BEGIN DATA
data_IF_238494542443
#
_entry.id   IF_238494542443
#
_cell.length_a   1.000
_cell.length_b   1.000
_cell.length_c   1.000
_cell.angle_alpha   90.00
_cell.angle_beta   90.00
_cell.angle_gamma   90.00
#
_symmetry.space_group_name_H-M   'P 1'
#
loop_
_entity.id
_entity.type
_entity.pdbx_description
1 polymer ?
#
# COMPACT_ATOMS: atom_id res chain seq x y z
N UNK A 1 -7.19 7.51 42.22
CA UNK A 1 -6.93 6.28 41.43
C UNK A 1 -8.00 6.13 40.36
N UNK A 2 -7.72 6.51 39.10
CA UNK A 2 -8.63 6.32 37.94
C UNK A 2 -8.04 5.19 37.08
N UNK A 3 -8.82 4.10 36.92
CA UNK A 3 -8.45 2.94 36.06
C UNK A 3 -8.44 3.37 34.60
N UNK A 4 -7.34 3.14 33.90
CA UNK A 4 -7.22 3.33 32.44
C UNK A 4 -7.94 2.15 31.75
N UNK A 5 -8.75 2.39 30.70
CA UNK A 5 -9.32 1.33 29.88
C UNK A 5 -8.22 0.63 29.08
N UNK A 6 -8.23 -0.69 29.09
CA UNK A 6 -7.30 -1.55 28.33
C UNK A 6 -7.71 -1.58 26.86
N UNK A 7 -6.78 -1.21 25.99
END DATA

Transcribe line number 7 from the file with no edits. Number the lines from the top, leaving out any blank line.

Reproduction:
_cell.length_c   1.000